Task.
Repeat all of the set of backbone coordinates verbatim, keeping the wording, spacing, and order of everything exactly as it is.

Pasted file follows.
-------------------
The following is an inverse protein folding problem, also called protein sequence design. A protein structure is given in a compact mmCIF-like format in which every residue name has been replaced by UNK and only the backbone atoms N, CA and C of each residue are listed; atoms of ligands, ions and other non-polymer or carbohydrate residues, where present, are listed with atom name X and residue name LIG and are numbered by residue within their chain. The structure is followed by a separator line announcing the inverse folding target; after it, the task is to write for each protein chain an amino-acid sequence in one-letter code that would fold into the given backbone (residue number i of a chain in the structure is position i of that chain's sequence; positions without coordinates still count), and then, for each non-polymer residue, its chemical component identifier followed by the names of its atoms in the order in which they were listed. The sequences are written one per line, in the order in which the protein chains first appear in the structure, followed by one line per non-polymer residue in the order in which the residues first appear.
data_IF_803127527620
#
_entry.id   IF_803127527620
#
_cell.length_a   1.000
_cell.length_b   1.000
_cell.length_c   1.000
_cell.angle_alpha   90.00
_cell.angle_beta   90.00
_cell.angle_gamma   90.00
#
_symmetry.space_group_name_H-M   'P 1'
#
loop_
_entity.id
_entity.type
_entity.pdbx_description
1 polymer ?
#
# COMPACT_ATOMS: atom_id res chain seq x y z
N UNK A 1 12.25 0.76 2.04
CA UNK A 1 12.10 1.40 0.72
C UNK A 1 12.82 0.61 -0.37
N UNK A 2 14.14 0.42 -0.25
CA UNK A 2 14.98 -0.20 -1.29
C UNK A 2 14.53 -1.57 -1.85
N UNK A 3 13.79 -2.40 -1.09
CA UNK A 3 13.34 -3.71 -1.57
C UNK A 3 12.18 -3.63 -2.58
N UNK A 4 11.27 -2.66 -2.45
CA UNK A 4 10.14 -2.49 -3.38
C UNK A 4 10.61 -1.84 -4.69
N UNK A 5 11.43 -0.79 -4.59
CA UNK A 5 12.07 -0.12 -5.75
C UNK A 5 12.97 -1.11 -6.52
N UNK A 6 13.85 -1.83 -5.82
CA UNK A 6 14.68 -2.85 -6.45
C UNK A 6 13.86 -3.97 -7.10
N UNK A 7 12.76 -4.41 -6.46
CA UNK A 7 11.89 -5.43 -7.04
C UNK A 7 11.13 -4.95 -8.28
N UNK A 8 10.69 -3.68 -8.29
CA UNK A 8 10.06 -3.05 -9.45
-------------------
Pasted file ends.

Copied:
The following is an inverse protein folding problem, also called protein sequence design. A protein structure is given in a compact mmCIF-like format in which every residue name has been replaced by UNK and only the backbone atoms N, CA and C of each residue are listed; atoms of ligands, ions and other non-polymer or carbohydrate residues, where present, are listed with atom name X and residue name LIG and are numbered by residue within their chain. The structure is followed by a separator line announcing the inverse folding target; after it, the task is to write for each protein chain an amino-acid sequence in one-letter code that would fold into the given backbone (residue number i of a chain in the structure is position i of that chain's sequence; positions without coordinates still count), and then, for each non-polymer residue, its chemical component identifier followed by the names of its atoms in the order in which they were listed. The sequences are written one per line, in the order in which the protein chains first appear in the structure, followed by one line per non-polymer residue in the order in which the residues first appear.
data_IF_803127527620
#
_entry.id   IF_803127527620
#
_cell.length_a   1.000
_cell.length_b   1.000
_cell.length_c   1.000
_cell.angle_alpha   90.00
_cell.angle_beta   90.00
_cell.angle_gamma   90.00
#
_symmetry.space_group_name_H-M   'P 1'
#
loop_
_entity.id
_entity.type
_entity.pdbx_description
1 polymer ?
#
# COMPACT_ATOMS: atom_id res chain seq x y z
N UNK A 1 12.25 0.76 2.04
CA UNK A 1 12.10 1.40 0.72
C UNK A 1 12.82 0.61 -0.37
N UNK A 2 14.14 0.42 -0.25
CA UNK A 2 14.98 -0.20 -1.29
C UNK A 2 14.53 -1.57 -1.85
N UNK A 3 13.79 -2.40 -1.09
CA UNK A 3 13.34 -3.71 -1.57
C UNK A 3 12.18 -3.63 -2.58
N UNK A 4 11.27 -2.66 -2.45
CA UNK A 4 10.14 -2.49 -3.38
C UNK A 4 10.61 -1.84 -4.69
N UNK A 5 11.43 -0.79 -4.59
CA UNK A 5 12.07 -0.12 -5.75
C UNK A 5 12.97 -1.11 -6.52
N UNK A 6 13.85 -1.83 -5.82
CA UNK A 6 14.68 -2.85 -6.45
C UNK A 6 13.86 -3.97 -7.10
N UNK A 7 12.76 -4.41 -6.46
CA UNK A 7 11.89 -5.43 -7.04
C UNK A 7 11.13 -4.95 -8.28
N UNK A 8 10.69 -3.68 -8.29
CA UNK A 8 10.06 -3.05 -9.45